Of course, the inspiration behind victory at Hartlepool was once again that man Kal Naismith, whose remarkable rejuvenation should be held aloft as an example to many.
Last season the Scot enjoyed a four-game loan spell with Pools, who were keen to extend it further.
On Saturday he returned to register his 10th goal in his last 23 appearances and then supply Roberts’ decisive second-half strike.
With 11 goals to his name this season, the Blues’ unlikely leading scorer continues to defy the bleak future once thrust in his path.
Naismith has branded it the form of his career – and how this promotion campaign is basking in the benefits of the revitalised winger.
The breakthrough against Dave Jones’ side arrived in the 17th minute when the magnificent Enda Stevens delivered a cross from the left.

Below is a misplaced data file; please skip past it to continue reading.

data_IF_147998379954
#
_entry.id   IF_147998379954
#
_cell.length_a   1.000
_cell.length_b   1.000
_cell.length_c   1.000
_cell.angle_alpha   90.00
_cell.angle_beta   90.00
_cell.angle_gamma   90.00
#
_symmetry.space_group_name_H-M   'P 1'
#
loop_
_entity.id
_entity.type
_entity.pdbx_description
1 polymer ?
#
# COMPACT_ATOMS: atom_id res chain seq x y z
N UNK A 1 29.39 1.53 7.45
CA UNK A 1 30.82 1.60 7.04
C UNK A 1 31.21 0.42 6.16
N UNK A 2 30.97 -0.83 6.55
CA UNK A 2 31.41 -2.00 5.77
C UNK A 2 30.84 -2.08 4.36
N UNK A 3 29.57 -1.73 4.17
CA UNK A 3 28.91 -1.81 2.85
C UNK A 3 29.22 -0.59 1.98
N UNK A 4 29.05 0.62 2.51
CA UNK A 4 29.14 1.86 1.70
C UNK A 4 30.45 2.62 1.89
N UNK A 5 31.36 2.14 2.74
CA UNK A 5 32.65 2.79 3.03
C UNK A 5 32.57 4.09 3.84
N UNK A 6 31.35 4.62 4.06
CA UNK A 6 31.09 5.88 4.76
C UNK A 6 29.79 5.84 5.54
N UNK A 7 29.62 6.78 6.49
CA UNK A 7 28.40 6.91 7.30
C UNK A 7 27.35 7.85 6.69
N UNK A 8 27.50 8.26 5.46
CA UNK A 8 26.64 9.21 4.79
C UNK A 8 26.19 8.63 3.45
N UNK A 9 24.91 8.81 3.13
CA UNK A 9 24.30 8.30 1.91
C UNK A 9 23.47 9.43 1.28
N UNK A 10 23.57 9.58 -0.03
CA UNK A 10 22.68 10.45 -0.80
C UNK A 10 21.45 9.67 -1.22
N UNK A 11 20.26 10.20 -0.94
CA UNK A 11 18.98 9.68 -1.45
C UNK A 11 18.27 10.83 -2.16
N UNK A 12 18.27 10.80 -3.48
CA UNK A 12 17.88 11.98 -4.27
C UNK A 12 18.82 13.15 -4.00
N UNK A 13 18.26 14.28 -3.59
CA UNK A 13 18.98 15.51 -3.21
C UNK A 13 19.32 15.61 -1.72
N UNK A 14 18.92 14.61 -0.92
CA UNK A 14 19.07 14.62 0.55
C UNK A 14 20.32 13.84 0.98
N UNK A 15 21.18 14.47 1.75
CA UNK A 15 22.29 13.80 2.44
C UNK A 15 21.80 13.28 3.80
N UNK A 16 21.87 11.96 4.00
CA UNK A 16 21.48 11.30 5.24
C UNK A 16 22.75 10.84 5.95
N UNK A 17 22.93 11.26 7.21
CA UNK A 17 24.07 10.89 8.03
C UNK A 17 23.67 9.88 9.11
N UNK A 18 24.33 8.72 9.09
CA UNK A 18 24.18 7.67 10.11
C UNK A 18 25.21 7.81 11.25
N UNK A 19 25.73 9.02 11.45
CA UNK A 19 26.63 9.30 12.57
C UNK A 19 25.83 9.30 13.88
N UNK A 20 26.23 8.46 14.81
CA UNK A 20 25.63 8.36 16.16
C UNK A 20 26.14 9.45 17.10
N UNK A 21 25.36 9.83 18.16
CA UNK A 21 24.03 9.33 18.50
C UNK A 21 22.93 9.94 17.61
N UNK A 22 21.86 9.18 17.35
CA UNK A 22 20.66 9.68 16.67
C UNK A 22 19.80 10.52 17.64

Naismith was all alone to unleash a sweet a first-time left-foot shot past Hartlepool keeper Joe Fryer with the barest minimum of fuss.
That moment spurred on the hosts, who began to pile sizeable pressure on their opponents, with winger Nathan Thomas instrumental down the left.
Starved of possession and the attacking likes of Jamal Lowe forced to serve in more defensive situations, Cook’s men would have undoubtedly been grateful for the half-time whistle.
Crucially, however, despite their dominance of the ball, Pools failed to test David Forde as Pompey’s defensive might once more shone.
Then, on 51 minutes, Thomas fired a right-foot shot which smacked against the inside of the far post.
The match was effectively over on the hour mark, though, when Naismith retrieved the ball inside the penalty area after his shot had initially been blocked.
He spotted Roberts to his left and the substitute fired a shot high into the roof of the net.
There was even time for Naismith to hit the left-hand post as Pompey comfortably saw out victory.
And we can all see a rainbow.